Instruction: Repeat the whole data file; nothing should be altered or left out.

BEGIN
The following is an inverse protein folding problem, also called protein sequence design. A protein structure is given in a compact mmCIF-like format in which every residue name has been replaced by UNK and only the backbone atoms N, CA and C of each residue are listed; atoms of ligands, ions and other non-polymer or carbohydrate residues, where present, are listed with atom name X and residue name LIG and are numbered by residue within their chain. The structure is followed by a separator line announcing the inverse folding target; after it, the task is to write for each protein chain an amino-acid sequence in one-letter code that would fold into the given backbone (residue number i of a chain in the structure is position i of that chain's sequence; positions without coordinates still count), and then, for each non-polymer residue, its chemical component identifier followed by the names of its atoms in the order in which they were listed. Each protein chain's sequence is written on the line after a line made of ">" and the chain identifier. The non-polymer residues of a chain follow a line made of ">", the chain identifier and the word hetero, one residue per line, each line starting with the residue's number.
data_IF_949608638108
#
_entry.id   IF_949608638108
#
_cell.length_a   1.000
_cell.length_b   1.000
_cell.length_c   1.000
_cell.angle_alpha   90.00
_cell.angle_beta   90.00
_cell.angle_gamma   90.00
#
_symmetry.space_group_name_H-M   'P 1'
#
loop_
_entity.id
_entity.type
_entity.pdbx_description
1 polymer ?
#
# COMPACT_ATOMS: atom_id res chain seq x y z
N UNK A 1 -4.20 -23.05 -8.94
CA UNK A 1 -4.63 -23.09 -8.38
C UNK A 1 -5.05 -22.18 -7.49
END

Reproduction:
The following is an inverse protein folding problem, also called protein sequence design. A protein structure is given in a compact mmCIF-like format in which every residue name has been replaced by UNK and only the backbone atoms N, CA and C of each residue are listed; atoms of ligands, ions and other non-polymer or carbohydrate residues, where present, are listed with atom name X and residue name LIG and are numbered by residue within their chain. The structure is followed by a separator line announcing the inverse folding target; after it, the task is to write for each protein chain an amino-acid sequence in one-letter code that would fold into the given backbone (residue number i of a chain in the structure is position i of that chain's sequence; positions without coordinates still count), and then, for each non-polymer residue, its chemical component identifier followed by the names of its atoms in the order in which they were listed. Each protein chain's sequence is written on the line after a line made of ">" and the chain identifier. The non-polymer residues of a chain follow a line made of ">", the chain identifier and the word hetero, one residue per line, each line starting with the residue's number.
data_IF_949608638108
#
_entry.id   IF_949608638108
#
_cell.length_a   1.000
_cell.length_b   1.000
_cell.length_c   1.000
_cell.angle_alpha   90.00
_cell.angle_beta   90.00
_cell.angle_gamma   90.00
#
_symmetry.space_group_name_H-M   'P 1'
#
loop_
_entity.id
_entity.type
_entity.pdbx_description
1 polymer ?
#
# COMPACT_ATOMS: atom_id res chain seq x y z
N UNK A 1 -4.20 -23.05 -8.94
CA UNK A 1 -4.63 -23.09 -8.38
C UNK A 1 -5.05 -22.18 -7.49